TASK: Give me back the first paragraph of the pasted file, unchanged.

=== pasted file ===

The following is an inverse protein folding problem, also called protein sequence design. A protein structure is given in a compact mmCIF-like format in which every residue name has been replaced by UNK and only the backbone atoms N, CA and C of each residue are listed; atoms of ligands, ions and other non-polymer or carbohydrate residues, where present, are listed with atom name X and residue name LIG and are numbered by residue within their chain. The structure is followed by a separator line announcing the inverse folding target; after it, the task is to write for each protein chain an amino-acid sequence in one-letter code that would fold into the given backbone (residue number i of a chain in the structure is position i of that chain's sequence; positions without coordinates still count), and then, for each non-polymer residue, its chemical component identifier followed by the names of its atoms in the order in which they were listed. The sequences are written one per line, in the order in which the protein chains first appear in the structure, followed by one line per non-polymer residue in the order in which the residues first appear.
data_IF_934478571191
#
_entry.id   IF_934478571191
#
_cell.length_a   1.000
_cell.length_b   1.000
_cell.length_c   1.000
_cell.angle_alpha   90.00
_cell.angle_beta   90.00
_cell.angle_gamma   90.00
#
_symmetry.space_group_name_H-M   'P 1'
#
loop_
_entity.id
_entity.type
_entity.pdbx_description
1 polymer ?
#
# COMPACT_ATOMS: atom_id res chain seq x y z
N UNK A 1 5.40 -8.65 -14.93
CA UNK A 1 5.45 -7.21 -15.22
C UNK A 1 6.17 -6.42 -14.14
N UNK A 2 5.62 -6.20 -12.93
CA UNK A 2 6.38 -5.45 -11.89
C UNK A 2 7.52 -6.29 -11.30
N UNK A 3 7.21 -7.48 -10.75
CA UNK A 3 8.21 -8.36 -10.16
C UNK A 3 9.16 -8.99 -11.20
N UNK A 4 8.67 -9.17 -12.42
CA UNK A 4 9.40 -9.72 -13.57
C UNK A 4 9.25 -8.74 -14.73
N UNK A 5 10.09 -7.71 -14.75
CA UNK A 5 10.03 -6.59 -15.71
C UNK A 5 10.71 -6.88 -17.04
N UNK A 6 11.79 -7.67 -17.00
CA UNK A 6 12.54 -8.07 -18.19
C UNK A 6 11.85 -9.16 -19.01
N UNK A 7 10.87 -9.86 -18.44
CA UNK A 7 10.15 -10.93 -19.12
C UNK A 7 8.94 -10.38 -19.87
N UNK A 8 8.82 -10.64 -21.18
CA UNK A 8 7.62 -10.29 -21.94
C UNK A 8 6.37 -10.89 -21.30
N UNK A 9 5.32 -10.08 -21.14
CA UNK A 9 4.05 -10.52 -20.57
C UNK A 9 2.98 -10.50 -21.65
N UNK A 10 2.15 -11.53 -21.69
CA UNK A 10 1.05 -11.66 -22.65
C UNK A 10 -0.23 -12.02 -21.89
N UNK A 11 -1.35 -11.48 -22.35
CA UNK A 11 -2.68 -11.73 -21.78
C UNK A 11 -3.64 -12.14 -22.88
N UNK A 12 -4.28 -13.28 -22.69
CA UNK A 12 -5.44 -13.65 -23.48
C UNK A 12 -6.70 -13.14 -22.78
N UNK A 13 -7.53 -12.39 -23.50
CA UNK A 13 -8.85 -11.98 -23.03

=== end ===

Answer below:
The following is an inverse protein folding problem, also called protein sequence design. A protein structure is given in a compact mmCIF-like format in which every residue name has been replaced by UNK and only the backbone atoms N, CA and C of each residue are listed; atoms of ligands, ions and other non-polymer or carbohydrate residues, where present, are listed with atom name X and residue name LIG and are numbered by residue within their chain. The structure is followed by a separator line announcing the inverse folding target; after it, the task is to write for each protein chain an amino-acid sequence in one-letter code that would fold into the given backbone (residue number i of a chain in the structure is position i of that chain's sequence; positions without coordinates still count), and then, for each non-polymer residue, its chemical component identifier followed by the names of its atoms in the order in which they were listed. The sequences are written one per line, in the order in which the protein chains first appear in the structure, followed by one line per non-polymer residue in the order in which the residues first appear.